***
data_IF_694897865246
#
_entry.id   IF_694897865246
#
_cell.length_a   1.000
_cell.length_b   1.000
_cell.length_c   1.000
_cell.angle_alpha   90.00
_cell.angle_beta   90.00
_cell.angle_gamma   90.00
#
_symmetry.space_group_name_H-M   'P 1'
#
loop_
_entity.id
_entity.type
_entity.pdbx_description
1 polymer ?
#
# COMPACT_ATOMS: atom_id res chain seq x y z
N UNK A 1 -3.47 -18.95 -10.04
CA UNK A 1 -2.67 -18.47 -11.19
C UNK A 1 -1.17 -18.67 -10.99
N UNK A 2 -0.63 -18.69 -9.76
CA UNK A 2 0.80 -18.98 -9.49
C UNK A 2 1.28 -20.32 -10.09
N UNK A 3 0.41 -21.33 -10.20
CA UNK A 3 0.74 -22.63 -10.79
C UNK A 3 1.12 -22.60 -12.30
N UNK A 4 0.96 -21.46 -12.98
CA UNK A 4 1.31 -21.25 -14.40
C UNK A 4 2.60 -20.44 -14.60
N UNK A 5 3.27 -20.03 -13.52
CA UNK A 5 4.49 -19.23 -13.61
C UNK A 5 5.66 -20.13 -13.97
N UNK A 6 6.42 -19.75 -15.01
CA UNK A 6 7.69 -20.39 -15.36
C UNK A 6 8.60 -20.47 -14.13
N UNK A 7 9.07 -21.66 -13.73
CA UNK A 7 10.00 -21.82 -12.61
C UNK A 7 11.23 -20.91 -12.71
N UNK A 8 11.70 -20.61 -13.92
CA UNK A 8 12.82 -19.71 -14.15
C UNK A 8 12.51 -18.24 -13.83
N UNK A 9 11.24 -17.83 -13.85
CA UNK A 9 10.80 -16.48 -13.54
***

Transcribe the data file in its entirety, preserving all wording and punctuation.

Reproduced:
data_IF_694897865246
#
_entry.id   IF_694897865246
#
_cell.length_a   1.000
_cell.length_b   1.000
_cell.length_c   1.000
_cell.angle_alpha   90.00
_cell.angle_beta   90.00
_cell.angle_gamma   90.00
#
_symmetry.space_group_name_H-M   'P 1'
#
loop_
_entity.id
_entity.type
_entity.pdbx_description
1 polymer ?
#
# COMPACT_ATOMS: atom_id res chain seq x y z
N UNK A 1 -3.47 -18.95 -10.04
CA UNK A 1 -2.67 -18.47 -11.19
C UNK A 1 -1.17 -18.67 -10.99
N UNK A 2 -0.63 -18.69 -9.76
CA UNK A 2 0.80 -18.98 -9.49
C UNK A 2 1.28 -20.32 -10.09
N UNK A 3 0.41 -21.33 -10.20
CA UNK A 3 0.74 -22.63 -10.79
C UNK A 3 1.12 -22.60 -12.30
N UNK A 4 0.96 -21.46 -12.98
CA UNK A 4 1.31 -21.25 -14.40
C UNK A 4 2.60 -20.44 -14.60
N UNK A 5 3.27 -20.03 -13.52
CA UNK A 5 4.49 -19.23 -13.61
C UNK A 5 5.66 -20.13 -13.97
N UNK A 6 6.42 -19.75 -15.01
CA UNK A 6 7.69 -20.39 -15.36
C UNK A 6 8.60 -20.47 -14.13
N UNK A 7 9.07 -21.66 -13.73
CA UNK A 7 10.00 -21.82 -12.61
C UNK A 7 11.23 -20.91 -12.71
N UNK A 8 11.70 -20.61 -13.92
CA UNK A 8 12.82 -19.71 -14.15
C UNK A 8 12.51 -18.24 -13.83
N UNK A 9 11.24 -17.83 -13.85
CA UNK A 9 10.80 -16.48 -13.54